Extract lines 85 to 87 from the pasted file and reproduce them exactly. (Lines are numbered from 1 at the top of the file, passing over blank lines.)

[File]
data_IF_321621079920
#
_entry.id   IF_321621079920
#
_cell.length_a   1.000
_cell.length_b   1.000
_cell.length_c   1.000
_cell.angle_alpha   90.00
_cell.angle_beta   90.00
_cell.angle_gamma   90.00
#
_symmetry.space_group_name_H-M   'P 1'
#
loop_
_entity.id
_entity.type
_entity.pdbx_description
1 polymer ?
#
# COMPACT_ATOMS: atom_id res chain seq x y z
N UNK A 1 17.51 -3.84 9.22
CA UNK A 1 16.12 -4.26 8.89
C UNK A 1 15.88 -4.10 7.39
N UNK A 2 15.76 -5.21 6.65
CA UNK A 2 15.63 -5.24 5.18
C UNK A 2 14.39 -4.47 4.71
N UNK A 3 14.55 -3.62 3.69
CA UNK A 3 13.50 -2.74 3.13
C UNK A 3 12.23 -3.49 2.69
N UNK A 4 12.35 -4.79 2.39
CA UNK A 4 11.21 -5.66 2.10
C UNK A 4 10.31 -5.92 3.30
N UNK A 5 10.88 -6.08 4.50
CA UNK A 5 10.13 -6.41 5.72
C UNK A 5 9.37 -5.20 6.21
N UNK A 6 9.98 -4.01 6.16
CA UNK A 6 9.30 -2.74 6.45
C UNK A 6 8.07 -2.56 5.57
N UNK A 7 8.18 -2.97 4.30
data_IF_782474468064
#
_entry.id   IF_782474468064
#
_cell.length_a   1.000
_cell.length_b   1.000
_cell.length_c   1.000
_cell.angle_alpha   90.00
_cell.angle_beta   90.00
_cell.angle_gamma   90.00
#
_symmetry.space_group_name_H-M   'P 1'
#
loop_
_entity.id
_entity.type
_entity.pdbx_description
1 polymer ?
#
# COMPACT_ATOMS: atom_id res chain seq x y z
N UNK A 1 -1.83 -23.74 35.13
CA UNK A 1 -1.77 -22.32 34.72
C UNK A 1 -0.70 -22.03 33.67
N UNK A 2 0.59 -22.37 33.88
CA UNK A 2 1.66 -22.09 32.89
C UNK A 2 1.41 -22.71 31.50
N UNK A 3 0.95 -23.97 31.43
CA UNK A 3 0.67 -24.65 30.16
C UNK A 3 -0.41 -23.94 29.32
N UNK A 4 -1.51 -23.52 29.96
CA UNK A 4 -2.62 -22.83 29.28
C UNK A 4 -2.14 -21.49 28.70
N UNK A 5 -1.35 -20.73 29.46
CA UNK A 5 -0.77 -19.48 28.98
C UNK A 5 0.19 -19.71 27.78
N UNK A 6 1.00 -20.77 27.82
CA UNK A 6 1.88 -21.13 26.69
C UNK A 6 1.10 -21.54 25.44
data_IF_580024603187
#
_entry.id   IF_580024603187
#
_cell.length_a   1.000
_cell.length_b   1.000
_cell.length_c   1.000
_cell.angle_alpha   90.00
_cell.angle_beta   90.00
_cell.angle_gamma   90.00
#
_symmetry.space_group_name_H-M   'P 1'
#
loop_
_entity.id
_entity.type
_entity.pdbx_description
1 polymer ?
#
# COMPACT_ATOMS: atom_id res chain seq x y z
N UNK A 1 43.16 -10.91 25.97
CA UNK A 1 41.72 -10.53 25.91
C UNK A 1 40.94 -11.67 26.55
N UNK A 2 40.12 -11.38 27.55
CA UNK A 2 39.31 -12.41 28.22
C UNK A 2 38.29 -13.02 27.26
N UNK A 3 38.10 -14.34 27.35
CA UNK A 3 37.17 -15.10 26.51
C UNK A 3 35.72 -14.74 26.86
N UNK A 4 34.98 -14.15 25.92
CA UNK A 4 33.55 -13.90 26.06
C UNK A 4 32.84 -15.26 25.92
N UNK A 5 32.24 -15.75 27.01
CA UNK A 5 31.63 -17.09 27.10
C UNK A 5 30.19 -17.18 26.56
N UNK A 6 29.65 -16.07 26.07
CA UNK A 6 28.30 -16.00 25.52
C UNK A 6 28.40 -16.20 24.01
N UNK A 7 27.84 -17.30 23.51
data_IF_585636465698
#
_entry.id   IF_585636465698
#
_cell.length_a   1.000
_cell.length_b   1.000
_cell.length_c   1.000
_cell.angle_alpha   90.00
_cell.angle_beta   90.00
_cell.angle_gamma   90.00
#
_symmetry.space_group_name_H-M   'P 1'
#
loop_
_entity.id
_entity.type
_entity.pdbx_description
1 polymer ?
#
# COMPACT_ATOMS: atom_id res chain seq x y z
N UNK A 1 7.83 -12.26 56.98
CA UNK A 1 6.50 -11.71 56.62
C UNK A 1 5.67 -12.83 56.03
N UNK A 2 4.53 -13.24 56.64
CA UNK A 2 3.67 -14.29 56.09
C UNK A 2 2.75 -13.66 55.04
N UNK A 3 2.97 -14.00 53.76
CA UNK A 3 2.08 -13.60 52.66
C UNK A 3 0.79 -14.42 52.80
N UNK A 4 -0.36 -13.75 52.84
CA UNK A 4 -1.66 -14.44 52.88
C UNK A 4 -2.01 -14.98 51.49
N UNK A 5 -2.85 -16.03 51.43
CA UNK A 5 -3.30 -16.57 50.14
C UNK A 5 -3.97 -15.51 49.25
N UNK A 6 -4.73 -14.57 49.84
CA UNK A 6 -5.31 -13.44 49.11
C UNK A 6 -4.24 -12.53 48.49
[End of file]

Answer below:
_cell.angle_alpha   90.00
_cell.angle_beta   90.00
_cell.angle_gamma   90.00